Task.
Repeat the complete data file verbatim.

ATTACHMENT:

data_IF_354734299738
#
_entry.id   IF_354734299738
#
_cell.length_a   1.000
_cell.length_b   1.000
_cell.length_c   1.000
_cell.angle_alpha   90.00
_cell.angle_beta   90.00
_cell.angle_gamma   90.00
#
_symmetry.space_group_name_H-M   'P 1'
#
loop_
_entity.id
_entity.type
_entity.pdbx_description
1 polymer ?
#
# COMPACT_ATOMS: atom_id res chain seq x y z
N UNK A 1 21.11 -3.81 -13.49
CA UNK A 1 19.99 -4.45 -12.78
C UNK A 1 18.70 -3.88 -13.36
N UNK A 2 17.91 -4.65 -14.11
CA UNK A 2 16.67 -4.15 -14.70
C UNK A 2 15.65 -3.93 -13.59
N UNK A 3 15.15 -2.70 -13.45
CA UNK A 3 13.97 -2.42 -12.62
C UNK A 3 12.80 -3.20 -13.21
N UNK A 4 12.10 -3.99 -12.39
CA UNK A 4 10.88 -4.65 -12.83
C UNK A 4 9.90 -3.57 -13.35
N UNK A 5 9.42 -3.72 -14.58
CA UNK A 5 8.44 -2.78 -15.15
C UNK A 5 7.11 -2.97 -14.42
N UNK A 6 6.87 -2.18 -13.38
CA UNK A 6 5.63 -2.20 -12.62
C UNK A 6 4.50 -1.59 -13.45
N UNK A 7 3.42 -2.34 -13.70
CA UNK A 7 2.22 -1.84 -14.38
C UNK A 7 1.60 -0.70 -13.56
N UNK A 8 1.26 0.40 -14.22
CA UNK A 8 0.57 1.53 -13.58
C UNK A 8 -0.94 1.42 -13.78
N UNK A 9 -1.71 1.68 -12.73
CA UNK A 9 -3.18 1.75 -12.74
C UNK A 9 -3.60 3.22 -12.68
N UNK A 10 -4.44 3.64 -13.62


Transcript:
data_IF_354734299738
#
_entry.id   IF_354734299738
#
_cell.length_a   1.000
_cell.length_b   1.000
_cell.length_c   1.000
_cell.angle_alpha   90.00
_cell.angle_beta   90.00
_cell.angle_gamma   90.00
#
_symmetry.space_group_name_H-M   'P 1'
#
loop_
_entity.id
_entity.type
_entity.pdbx_description
1 polymer ?
#
# COMPACT_ATOMS: atom_id res chain seq x y z
N UNK A 1 21.11 -3.81 -13.49
CA UNK A 1 19.99 -4.45 -12.78
C UNK A 1 18.70 -3.88 -13.36
N UNK A 2 17.91 -4.65 -14.11
CA UNK A 2 16.67 -4.15 -14.70
C UNK A 2 15.65 -3.93 -13.59
N UNK A 3 15.15 -2.70 -13.45
CA UNK A 3 13.97 -2.42 -12.62
C UNK A 3 12.80 -3.20 -13.21
N UNK A 4 12.10 -3.99 -12.39
CA UNK A 4 10.88 -4.65 -12.83
C UNK A 4 9.90 -3.57 -13.35
N UNK A 5 9.42 -3.72 -14.58
CA UNK A 5 8.44 -2.78 -15.15
C UNK A 5 7.11 -2.97 -14.42
N UNK A 6 6.87 -2.18 -13.38
CA UNK A 6 5.63 -2.20 -12.62
C UNK A 6 4.50 -1.59 -13.45
N UNK A 7 3.42 -2.34 -13.70
CA UNK A 7 2.22 -1.84 -14.38
C UNK A 7 1.60 -0.70 -13.56
N UNK A 8 1.26 0.40 -14.22
CA UNK A 8 0.57 1.53 -13.58
C UNK A 8 -0.94 1.42 -13.78
N UNK A 9 -1.71 1.68 -12.73
CA UNK A 9 -3.18 1.75 -12.74
C UNK A 9 -3.60 3.22 -12.68
N UNK A 10 -4.44 3.64 -13.62